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Friday, October 14, 2011


(Pic by Val Adamson: Thandanani Qwabe, Philani Muthwa, Sifanelesibonge Mtshali and Thobile Mwelase)

See this Durban University of Technology production if you can. (Review by Adi Paxton)

From the opening counterpoint of melodic song, and the eruption of the soldiers in the first dance sequence, Dawn of the Cockroach is compelling. DUT drama lecturer Thomas Mpoeleng has crafted a hard-hitting production. The 1994 Rwandan genocide is realised through clear characterisation and a focused student ensemble. Well done. The only jarring note for me was the laughter of the student audience during some emotively charged moments.

Music and song effectively underscore chilling sequences throughout the production. A tight group of singers featuring soloist Ngobile Ncobo, provided beautiful simple harmonies that drew appreciative gasps from the audience. The soundtrack (Tevin Kunene) and lighting (Luke O’Gorman) ably supported the action. Fight sequences and choreography (Mdu Mtshali) were extremely effective.

A balance between violence and humanity was seen in the characters. The Colonel, played by Thabiso “Sbani” Radebe, could have been caricatured as a complete monster. Instead, through his back story and final actions, we gain some insight.

In developing even minor characters to elicit sympathy or understanding, Mpoeleng allowed his cast many moments to shine. That ‘’we all have choices’’ which can have dreadful consequences, was ably demonstrated through individual dilemmas and performances: The journalist George (a credible, Sipheosenkosi Myeni); the schoolboy Phillip (a sensitive, Philani Muthwa) and soldier ‘Peter’ (Tevin Kunene) were well-rendered. The humiliation of the schoolboy and girl (Thobeka Ntanzi) was well-handled as was the subject of rape as a weapon in war.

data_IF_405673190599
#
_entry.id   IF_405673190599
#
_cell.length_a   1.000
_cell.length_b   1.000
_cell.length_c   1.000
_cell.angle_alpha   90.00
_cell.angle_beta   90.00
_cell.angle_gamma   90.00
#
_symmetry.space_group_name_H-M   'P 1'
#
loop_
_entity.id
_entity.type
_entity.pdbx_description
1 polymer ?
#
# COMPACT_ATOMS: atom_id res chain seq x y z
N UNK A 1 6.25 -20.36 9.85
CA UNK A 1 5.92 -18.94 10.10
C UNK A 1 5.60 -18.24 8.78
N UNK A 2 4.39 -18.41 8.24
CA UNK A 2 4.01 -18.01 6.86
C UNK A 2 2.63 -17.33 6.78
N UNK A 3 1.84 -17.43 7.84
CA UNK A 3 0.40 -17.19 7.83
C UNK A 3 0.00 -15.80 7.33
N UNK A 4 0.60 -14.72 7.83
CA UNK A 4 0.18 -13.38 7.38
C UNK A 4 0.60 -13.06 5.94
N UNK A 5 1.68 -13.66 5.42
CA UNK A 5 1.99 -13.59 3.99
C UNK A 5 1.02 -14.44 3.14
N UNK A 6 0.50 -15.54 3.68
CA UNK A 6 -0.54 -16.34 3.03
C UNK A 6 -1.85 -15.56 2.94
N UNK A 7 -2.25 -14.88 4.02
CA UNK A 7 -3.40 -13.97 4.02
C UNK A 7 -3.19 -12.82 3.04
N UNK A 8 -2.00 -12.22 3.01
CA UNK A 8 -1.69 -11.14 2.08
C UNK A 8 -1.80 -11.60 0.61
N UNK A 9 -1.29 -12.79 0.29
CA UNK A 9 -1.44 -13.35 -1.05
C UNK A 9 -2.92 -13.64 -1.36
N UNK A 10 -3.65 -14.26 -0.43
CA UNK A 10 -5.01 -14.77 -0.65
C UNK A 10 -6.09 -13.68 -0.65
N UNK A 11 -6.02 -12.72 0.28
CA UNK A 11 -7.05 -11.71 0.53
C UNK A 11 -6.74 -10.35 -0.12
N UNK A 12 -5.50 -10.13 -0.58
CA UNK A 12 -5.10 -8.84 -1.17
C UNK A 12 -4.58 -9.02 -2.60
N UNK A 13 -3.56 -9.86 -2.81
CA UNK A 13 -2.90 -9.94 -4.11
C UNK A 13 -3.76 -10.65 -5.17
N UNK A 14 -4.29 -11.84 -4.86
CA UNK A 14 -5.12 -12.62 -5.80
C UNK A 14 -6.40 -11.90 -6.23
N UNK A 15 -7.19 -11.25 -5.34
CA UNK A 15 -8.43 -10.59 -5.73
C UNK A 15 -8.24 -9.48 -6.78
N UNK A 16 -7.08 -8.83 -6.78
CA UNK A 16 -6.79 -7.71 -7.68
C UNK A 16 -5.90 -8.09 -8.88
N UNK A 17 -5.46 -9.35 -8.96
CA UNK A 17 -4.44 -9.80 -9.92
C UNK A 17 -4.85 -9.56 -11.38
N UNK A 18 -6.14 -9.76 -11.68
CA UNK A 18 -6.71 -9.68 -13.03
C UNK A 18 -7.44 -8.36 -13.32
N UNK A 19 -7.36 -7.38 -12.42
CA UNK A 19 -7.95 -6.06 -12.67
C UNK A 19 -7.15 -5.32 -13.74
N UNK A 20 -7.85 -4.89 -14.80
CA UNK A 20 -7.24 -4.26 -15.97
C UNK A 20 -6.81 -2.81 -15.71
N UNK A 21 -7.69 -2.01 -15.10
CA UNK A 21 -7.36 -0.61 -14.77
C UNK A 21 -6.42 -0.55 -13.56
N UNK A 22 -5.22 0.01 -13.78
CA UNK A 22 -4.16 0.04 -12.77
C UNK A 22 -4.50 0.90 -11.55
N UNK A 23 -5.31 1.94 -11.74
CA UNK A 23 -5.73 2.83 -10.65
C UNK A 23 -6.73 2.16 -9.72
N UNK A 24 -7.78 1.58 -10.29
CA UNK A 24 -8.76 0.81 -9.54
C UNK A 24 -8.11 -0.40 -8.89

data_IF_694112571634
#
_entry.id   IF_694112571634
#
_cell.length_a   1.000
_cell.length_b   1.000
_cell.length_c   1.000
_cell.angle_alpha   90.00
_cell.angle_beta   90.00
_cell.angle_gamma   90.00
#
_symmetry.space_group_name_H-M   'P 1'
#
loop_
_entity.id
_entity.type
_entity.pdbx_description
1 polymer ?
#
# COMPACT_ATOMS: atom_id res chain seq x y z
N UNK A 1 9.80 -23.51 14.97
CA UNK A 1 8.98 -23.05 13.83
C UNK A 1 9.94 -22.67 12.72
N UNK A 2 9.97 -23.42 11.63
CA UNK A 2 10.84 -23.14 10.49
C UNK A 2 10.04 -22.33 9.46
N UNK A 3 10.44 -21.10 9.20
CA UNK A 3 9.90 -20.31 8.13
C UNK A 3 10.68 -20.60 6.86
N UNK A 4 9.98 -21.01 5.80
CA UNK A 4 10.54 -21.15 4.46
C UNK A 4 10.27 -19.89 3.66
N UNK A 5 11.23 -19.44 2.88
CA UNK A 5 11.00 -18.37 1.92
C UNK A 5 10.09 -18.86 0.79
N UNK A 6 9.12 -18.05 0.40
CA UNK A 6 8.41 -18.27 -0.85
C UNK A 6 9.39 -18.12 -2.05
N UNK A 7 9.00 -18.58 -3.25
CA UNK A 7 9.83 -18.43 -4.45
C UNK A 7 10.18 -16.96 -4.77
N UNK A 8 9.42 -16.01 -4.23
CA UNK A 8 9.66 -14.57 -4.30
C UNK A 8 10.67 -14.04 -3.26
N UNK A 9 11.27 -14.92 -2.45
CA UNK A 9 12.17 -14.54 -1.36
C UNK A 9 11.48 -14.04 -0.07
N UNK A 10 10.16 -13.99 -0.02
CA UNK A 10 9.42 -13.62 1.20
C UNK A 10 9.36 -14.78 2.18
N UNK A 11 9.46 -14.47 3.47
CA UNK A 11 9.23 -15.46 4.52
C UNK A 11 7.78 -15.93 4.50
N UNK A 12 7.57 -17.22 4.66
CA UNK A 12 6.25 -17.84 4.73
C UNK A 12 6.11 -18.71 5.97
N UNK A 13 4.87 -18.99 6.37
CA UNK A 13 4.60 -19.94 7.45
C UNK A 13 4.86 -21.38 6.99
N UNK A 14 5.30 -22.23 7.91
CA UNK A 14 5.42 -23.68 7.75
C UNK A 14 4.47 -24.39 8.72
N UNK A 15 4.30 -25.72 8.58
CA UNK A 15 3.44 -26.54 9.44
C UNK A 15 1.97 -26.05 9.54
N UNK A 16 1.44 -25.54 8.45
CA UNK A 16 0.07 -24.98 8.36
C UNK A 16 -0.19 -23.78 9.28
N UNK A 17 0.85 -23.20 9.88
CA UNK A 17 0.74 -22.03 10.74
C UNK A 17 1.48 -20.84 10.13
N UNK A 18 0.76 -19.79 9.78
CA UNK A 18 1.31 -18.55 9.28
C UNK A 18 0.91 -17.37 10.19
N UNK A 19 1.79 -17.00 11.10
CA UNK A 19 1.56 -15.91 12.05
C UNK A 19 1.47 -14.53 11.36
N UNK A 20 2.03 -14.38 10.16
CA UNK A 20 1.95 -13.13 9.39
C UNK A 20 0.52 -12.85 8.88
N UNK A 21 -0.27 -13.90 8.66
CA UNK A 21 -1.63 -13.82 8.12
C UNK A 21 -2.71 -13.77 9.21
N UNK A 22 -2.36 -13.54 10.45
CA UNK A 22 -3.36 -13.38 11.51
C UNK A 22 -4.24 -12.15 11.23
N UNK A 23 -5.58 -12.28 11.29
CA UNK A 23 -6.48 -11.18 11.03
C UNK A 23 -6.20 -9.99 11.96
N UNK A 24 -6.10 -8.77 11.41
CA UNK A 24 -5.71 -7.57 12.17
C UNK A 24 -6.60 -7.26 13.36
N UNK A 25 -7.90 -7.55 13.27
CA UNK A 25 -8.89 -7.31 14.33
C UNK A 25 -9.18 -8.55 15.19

Abuse of authority, the media and lack of ethics were explored through relationships. The burden placed on children by the malicious actions of adults is seen through Pinky Qwabe’s heartrending Pearl and sister Sara (Mayenziwe Zuma). Even minor characters were clearly developed. Mrs Katumba (Mbali Sithole) and the Captain (Wiseman Mncube) left us grasping for explanations. Ineffectiveness of the International Red Cross and local churches to protect or aid victims was demonstrated through the nurse (Teakshania Singh) and Reverend (Aphiwe Namba).

As a ‘stupid’ soldier, Charles Zulu provided some of the comic relief in contrast to the darkness of the subject. Dance, song and comedy lightened the show and provided a dramatic balance. The play provides a human face to victims and perpetrators in the terrible genocide. When the final images are projected, their stories have been told.

Congratulations are due to all involved for a really professional production. I only failed to clearly hear one small comment in the production.

Thomas said he chose to write and direct the play about Rwanda as a response to Xenophobia in our country. He wanted audiences to see the horrors that many of the foreigners in South Africa have come from in order to better understand them. I believe he succeeded.

Dawn of the Cockroach runs until October 15 at 19h00 at DUT’s Courtyard Theatre. Tickets R15 booked through Lebohang Sibisi on 031 373 2194. - Adi Paxton